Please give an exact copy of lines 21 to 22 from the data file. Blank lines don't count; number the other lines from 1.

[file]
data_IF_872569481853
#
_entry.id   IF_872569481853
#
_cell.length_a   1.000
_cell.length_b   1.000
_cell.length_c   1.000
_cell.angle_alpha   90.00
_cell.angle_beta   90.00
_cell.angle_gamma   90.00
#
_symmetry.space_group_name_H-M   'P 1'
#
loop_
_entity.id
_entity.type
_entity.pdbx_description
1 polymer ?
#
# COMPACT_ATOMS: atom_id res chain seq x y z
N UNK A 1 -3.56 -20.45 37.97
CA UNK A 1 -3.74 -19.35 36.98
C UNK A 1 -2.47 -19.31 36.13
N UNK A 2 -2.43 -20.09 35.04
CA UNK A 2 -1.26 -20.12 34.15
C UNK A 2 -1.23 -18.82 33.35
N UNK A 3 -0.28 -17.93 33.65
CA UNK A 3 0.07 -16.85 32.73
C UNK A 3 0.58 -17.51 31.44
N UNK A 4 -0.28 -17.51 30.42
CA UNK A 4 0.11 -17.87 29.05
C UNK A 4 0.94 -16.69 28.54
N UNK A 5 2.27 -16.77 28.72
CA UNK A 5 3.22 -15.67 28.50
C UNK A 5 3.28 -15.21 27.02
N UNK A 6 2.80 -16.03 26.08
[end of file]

N UNK A 1 -3.56 -20.45 37.97
CA UNK A 1 -3.74 -19.35 36.98